The Ask Amy column is originally written for The Denver Post and syndicated to other newspapers, including mine.  The December 16th column caught my attention:

Ask Amy: Teen in relationship with older man worries about sex in college

The columns are written by Amy Dickinson and great priority is given to allowing people to do whatever they want sexually as the answer to confusing relationship questions that are sent in.  I don’t read it very often because the answer is always pretty much the same, “do what you feel like doing and don’t let anyone tell you otherwise…oh, and make sure you use a condom,” which is why December 16th caught my eye.  I wondered how Amy was going to tell a teen to keep having sex with an older man or to tell the older man to keep having sex with the teen, all in the “express your freedom” and “free love” spirit of most of the columns.  This is not a bashing session on Amy Dickinson, as she is only a reflection on the rest of our culture.  A culture that thinks it can live by an “anything goes” rule for sex, without paying a price for it.  Meanwhile this very culture is crumbling to bits on the micro and macro level because of this abiding rule, but we continue snorting the drug even more rapidly than before.  There’s a reason Ask Amy is widely syndicated: people like being told they can do whatever they want sexually, with Amy even giving them a feeling of morality and good conscious to go along with it.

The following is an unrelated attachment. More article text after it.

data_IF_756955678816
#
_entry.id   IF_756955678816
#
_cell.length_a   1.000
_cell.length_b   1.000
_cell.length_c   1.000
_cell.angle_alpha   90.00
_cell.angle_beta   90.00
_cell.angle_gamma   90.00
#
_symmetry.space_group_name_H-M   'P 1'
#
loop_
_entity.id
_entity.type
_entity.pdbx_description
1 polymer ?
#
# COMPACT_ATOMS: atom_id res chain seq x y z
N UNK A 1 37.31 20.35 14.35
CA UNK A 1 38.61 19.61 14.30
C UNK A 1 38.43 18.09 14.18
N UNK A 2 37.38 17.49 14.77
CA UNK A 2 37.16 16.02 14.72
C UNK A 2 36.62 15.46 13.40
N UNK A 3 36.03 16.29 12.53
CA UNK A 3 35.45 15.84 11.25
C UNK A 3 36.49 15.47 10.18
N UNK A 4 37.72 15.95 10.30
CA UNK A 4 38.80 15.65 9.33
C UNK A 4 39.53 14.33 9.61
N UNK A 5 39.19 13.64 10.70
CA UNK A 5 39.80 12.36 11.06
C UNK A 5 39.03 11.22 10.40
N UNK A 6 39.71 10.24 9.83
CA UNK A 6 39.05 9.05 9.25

Now, back to the teen and older man… Continue Reading…